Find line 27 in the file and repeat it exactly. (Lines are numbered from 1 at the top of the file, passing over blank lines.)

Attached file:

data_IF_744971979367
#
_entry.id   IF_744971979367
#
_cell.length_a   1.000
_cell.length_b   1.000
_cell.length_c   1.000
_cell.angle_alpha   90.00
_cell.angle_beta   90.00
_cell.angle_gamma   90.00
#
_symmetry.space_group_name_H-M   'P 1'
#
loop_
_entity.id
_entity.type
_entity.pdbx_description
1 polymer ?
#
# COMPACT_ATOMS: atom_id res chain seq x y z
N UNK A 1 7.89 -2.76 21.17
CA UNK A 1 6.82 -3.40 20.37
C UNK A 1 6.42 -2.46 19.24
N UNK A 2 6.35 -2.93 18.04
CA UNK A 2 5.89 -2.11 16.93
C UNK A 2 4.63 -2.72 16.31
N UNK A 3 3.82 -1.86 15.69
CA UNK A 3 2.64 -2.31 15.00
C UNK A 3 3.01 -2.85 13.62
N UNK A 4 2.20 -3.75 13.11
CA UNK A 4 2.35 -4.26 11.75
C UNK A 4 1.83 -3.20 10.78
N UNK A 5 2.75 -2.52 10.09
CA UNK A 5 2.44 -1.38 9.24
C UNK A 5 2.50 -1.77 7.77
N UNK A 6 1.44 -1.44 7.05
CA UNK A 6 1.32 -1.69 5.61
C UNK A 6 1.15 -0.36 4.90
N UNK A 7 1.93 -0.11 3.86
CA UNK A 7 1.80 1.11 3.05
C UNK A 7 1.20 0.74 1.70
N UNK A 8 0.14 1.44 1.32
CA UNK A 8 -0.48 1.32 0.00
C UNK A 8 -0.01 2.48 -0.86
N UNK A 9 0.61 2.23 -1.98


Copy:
N UNK A 3 3.82 -1.86 15.69